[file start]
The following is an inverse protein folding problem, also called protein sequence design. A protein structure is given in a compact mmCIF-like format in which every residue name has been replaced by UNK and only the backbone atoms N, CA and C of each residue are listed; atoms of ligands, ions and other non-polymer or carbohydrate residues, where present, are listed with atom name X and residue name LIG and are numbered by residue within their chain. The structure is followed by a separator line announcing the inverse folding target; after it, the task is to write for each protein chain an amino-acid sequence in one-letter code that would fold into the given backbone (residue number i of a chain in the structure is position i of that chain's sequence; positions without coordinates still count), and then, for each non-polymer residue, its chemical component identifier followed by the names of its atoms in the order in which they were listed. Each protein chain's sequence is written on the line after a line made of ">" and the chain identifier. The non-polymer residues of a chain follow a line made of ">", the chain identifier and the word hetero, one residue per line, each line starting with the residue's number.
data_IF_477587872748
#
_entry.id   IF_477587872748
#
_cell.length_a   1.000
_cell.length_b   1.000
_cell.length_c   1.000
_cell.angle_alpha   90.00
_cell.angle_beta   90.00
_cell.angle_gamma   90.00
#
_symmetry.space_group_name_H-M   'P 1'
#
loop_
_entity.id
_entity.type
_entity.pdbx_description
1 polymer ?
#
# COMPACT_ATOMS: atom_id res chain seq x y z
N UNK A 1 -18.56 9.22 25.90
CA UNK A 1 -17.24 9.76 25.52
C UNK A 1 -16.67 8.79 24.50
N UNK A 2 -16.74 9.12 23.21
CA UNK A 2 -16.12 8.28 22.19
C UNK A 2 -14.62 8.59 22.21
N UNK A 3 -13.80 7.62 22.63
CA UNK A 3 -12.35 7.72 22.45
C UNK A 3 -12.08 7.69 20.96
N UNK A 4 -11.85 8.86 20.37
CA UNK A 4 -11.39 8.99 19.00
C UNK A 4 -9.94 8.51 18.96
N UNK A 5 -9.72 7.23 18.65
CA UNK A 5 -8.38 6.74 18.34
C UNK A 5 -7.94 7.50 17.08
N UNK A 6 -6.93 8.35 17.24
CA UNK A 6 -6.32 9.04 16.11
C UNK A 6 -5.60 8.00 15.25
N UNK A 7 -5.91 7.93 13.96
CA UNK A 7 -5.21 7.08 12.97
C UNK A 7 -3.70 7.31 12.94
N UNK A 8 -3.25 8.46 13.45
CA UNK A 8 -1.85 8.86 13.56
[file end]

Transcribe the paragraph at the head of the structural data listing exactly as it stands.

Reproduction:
The following is an inverse protein folding problem, also called protein sequence design. A protein structure is given in a compact mmCIF-like format in which every residue name has been replaced by UNK and only the backbone atoms N, CA and C of each residue are listed; atoms of ligands, ions and other non-polymer or carbohydrate residues, where present, are listed with atom name X and residue name LIG and are numbered by residue within their chain. The structure is followed by a separator line announcing the inverse folding target; after it, the task is to write for each protein chain an amino-acid sequence in one-letter code that would fold into the given backbone (residue number i of a chain in the structure is position i of that chain's sequence; positions without coordinates still count), and then, for each non-polymer residue, its chemical component identifier followed by the names of its atoms in the order in which they were listed. Each protein chain's sequence is written on the line after a line made of ">" and the chain identifier. The non-polymer residues of a chain follow a line made of ">", the chain identifier and the word hetero, one residue per line, each line starting with the residue's number.